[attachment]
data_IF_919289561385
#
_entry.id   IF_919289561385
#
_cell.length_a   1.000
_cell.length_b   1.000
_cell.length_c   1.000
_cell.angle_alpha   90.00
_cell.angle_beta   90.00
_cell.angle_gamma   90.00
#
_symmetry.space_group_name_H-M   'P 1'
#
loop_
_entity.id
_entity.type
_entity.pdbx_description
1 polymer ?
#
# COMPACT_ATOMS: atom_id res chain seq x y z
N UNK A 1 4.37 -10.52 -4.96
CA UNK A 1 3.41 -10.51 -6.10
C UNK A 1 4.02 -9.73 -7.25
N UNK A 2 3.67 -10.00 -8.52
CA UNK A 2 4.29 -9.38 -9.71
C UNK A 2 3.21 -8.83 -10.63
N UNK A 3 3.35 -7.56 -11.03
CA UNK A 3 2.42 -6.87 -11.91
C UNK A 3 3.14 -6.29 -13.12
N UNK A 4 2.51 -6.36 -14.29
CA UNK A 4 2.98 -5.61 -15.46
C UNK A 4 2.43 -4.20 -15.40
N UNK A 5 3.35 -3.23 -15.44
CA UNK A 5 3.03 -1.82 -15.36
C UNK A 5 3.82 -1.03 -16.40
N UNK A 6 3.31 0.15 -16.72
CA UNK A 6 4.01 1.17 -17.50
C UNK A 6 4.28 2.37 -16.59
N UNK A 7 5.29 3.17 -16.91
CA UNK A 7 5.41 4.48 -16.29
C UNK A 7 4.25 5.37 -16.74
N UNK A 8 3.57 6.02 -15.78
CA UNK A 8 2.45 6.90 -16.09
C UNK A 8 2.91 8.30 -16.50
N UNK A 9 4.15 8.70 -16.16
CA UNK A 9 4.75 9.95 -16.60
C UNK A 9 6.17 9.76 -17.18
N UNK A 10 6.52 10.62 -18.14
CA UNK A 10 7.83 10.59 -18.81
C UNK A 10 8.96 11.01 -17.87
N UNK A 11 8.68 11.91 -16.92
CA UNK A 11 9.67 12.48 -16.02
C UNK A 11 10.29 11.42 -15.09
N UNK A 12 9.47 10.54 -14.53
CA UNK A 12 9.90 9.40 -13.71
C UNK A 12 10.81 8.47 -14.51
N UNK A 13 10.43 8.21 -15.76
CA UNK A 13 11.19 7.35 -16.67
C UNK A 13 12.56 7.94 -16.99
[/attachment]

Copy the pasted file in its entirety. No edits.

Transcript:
data_IF_919289561385
#
_entry.id   IF_919289561385
#
_cell.length_a   1.000
_cell.length_b   1.000
_cell.length_c   1.000
_cell.angle_alpha   90.00
_cell.angle_beta   90.00
_cell.angle_gamma   90.00
#
_symmetry.space_group_name_H-M   'P 1'
#
loop_
_entity.id
_entity.type
_entity.pdbx_description
1 polymer ?
#
# COMPACT_ATOMS: atom_id res chain seq x y z
N UNK A 1 4.37 -10.52 -4.96
CA UNK A 1 3.41 -10.51 -6.10
C UNK A 1 4.02 -9.73 -7.25
N UNK A 2 3.67 -10.00 -8.52
CA UNK A 2 4.29 -9.38 -9.71
C UNK A 2 3.21 -8.83 -10.63
N UNK A 3 3.35 -7.56 -11.03
CA UNK A 3 2.42 -6.87 -11.91
C UNK A 3 3.14 -6.29 -13.12
N UNK A 4 2.51 -6.36 -14.29
CA UNK A 4 2.98 -5.61 -15.46
C UNK A 4 2.43 -4.20 -15.40
N UNK A 5 3.35 -3.23 -15.44
CA UNK A 5 3.03 -1.82 -15.36
C UNK A 5 3.82 -1.03 -16.40
N UNK A 6 3.31 0.15 -16.72
CA UNK A 6 4.01 1.17 -17.50
C UNK A 6 4.28 2.37 -16.59
N UNK A 7 5.29 3.17 -16.91
CA UNK A 7 5.41 4.48 -16.29
C UNK A 7 4.25 5.37 -16.74
N UNK A 8 3.57 6.02 -15.78
CA UNK A 8 2.45 6.90 -16.09
C UNK A 8 2.91 8.30 -16.50
N UNK A 9 4.15 8.70 -16.16
CA UNK A 9 4.75 9.95 -16.60
C UNK A 9 6.17 9.76 -17.18
N UNK A 10 6.52 10.62 -18.14
CA UNK A 10 7.83 10.59 -18.81
C UNK A 10 8.96 11.01 -17.87
N UNK A 11 8.68 11.91 -16.92
CA UNK A 11 9.67 12.48 -16.02
C UNK A 11 10.29 11.42 -15.09
N UNK A 12 9.47 10.54 -14.53
CA UNK A 12 9.90 9.40 -13.71
C UNK A 12 10.81 8.47 -14.51
N UNK A 13 10.43 8.21 -15.76
CA UNK A 13 11.19 7.35 -16.67
C UNK A 13 12.56 7.94 -16.99